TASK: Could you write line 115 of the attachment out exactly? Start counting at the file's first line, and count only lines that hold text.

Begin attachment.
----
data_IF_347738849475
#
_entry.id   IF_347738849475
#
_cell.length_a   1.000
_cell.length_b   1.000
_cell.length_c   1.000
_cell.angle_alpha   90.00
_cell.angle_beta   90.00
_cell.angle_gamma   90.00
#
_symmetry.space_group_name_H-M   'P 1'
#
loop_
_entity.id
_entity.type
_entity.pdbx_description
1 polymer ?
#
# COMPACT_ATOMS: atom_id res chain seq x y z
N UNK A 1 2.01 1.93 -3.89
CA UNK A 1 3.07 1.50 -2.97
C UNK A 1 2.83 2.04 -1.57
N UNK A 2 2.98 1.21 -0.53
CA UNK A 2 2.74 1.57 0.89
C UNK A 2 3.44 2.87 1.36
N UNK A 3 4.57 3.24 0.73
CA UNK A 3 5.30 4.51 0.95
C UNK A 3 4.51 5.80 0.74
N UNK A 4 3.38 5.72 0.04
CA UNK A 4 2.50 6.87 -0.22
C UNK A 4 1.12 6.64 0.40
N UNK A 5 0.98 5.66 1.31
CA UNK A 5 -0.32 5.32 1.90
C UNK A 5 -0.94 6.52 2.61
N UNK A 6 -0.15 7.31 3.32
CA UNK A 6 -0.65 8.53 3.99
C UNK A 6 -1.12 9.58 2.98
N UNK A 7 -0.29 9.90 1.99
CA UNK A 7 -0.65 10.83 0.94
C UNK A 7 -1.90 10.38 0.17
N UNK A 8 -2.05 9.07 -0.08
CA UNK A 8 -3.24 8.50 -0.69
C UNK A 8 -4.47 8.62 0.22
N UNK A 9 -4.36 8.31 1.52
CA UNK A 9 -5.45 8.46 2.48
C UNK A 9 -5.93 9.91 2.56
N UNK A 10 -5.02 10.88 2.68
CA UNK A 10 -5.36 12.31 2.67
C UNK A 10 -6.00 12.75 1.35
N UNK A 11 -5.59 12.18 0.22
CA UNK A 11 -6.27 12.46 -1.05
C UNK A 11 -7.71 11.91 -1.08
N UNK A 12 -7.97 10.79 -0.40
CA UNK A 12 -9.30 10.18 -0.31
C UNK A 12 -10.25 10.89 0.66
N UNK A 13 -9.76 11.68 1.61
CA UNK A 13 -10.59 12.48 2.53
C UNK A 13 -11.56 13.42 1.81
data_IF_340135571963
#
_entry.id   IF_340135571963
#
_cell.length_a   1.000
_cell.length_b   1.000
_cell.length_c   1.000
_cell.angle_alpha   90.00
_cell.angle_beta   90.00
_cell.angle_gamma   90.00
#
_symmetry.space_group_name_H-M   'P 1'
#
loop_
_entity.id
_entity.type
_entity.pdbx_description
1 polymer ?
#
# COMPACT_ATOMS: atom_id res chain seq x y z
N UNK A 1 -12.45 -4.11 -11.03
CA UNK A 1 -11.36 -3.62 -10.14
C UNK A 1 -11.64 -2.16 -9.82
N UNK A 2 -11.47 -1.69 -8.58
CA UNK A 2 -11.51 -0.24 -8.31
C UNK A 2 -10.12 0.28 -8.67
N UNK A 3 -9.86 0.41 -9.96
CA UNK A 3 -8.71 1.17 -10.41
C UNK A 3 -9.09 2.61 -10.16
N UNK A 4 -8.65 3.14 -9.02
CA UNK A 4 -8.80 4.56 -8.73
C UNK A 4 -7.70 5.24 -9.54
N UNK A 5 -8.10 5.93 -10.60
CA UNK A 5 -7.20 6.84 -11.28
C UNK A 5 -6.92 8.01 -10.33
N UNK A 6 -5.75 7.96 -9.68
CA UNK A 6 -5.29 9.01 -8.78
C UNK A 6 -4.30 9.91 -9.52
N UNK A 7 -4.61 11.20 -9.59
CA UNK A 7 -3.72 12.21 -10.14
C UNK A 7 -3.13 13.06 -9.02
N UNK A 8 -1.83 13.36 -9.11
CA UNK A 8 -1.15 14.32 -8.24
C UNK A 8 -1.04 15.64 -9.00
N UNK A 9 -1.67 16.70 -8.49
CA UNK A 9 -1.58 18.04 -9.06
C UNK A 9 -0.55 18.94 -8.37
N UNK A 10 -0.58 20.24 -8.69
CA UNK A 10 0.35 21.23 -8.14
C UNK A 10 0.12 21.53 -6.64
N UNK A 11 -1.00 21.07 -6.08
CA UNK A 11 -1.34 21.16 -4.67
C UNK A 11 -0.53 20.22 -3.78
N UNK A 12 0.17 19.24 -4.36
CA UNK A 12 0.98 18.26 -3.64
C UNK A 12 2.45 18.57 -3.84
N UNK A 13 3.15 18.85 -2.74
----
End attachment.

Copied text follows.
C UNK A 12 2.45 18.57 -3.84